There is strong evidence that mineral oil hydrocarbons are the greatest contaminant of the human body, amounting to approximately 1 g per person. Possible routes of contamination include air inhalation, food intake, and dermal absorption.

This suggests the potential for long-term accumulation of these hydrocarbons in the body. The study found no link between nutritional habits and hydrocarbon levels in the body but did find a strong potential link between cosmetic and beauty product use and contamination, suggesting that beauty products may be a major source of hydrocarbon exposure.

As moms, this study is especially interesting, since it shows the potential for passing on these contaminants to our children during breastfeeding. We also know that we can’t metabolize these substances, so they can build up in the body and are difficult to remove.

Collagen Breakdown

Because of the barrier that mineral oil/petroleum jelly creates on the skin, there is also some concern about its potential to cause collagen breakdown (which is the opposite of what most women want!). Essentially, the concern is that when petroleum jelly coats the skin it blocks the skin’s natural ability to breathe and absorb nutrients. This can slow the cell renewal process and cause the skin to pull the necessary moisture and nutrients from within, leading to collagen breakdown over time (aka wrinkles!).

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Estrogen Dominance

A growing problem in today’s world, estrogen dominance is when the body has high levels of estrogen and proportionately low levels of progesterone to balance it. It is linked to infertility, menstrual problems, accelerated aging, allergies and autoimmune problems as well as nutrient deficiencies, sleep problems and even some types of cancers.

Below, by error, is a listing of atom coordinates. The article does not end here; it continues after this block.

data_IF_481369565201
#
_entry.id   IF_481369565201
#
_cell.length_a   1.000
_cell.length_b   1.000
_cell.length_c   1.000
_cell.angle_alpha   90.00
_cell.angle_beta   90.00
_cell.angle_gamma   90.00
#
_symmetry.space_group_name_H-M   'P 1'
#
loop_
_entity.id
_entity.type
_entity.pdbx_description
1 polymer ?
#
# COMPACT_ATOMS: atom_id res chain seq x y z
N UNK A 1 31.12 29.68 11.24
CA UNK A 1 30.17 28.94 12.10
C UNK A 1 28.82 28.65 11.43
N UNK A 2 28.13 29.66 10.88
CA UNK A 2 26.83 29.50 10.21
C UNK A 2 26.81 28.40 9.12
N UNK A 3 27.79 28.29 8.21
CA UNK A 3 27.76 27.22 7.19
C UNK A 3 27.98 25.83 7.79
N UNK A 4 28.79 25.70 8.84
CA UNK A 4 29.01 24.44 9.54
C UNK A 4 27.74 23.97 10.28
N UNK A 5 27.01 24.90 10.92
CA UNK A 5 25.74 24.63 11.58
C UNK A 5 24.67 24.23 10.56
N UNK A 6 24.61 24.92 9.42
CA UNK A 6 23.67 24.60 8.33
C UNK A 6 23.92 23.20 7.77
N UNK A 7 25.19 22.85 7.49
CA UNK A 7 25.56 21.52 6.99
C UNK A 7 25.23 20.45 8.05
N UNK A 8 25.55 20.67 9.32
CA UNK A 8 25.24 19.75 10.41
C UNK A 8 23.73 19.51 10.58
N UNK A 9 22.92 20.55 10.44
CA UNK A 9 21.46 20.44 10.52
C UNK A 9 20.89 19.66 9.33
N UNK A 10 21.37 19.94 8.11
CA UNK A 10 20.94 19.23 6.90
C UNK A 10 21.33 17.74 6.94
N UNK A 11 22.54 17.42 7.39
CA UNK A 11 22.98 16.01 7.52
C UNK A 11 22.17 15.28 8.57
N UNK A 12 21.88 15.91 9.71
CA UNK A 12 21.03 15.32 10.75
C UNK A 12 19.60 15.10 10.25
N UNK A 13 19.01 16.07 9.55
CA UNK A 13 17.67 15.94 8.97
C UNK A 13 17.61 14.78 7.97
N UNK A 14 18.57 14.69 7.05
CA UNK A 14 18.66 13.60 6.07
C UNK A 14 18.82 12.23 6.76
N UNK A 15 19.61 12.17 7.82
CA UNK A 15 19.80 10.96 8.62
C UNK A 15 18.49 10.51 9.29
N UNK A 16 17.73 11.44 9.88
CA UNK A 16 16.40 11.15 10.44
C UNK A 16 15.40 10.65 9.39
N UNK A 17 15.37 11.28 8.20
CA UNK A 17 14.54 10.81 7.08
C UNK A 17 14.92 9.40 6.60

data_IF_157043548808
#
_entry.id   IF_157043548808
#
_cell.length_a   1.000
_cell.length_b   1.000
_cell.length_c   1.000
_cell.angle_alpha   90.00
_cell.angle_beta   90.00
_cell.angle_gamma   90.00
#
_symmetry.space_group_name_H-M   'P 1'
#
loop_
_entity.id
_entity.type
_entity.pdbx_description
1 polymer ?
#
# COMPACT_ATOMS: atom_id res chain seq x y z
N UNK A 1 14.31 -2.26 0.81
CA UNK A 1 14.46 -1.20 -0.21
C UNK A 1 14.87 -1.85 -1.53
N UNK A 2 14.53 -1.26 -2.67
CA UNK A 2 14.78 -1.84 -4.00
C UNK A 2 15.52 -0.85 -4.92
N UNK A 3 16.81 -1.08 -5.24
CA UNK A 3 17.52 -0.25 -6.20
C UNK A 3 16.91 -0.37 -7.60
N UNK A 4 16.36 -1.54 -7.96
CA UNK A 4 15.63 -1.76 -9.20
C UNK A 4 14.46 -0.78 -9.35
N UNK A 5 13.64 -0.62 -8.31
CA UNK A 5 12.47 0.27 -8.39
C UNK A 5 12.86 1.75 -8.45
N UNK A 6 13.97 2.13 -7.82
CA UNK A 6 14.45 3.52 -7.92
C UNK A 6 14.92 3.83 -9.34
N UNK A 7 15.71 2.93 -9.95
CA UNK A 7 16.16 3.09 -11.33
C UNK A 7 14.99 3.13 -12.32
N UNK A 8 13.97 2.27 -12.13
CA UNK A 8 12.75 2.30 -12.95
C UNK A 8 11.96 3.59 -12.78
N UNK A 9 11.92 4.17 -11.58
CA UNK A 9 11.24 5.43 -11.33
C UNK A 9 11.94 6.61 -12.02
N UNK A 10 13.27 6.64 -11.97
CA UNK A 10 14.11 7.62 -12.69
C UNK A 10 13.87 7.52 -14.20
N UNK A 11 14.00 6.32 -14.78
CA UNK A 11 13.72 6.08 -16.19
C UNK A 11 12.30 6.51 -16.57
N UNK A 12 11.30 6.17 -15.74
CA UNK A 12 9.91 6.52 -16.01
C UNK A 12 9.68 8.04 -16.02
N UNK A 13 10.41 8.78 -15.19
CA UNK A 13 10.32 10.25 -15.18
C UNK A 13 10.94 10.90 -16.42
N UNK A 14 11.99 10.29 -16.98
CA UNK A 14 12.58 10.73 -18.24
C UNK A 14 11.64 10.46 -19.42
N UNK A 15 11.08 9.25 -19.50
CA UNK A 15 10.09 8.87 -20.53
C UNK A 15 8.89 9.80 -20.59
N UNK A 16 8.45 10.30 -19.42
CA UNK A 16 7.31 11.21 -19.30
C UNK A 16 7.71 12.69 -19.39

Many products (including petroleum jelly) contain chemicals called xenoestrogens which may increase estrogen problems in the body. Studies have shown that these chemicals may act on hormone receptors in the body and lead to estrogen dominance.

Does it heal skin?

While some beauty companies are promoting petrolatum alternatives, other manufacturers swear by its ability to moisturize and heal. Petrolatum seals off the skin from water and air, as it allows the skin to heal itself.

But there’s a potential downside. A study that was published in Pediatrics in 2000 found that extremely-low-birth-weight infants treated with petroleum jelly were more likely to develop systemic candidiasis; it created a warm, moist place for fungi to grow.

Petrolatum is an occlusive barrier, locking in moisture but it does not allow moisture to be absorbed from the atmosphere. For example, lip balms with petrolatum and other petrochemicals can be less moisturizing than those with emollients that enable moisture exchange.

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Alternatives to Petroleum Based Products for the Skin

Thankfully, there are many great alternatives to petroleum jelly and mineral oil that help increase moisture on the skin and provide nourishment as well. The best part? Most of them can be used alone and you don’t even have to make anything!

Looking for a simple alternative to petroleum jelly or petrolatum? Try Mother Jai’s Moisturizer. Simply all natural with Coconut, Olive and Sunflower Oils. A little goes a long way.

Shea Butter– A natural skin superfood that is high in Vitamins A, E and F. It also contains beneficial fatty acids that nourish skin and it may reduce skin inflammation and increase collagen production. It is excellent on its own or in homemade beauty products.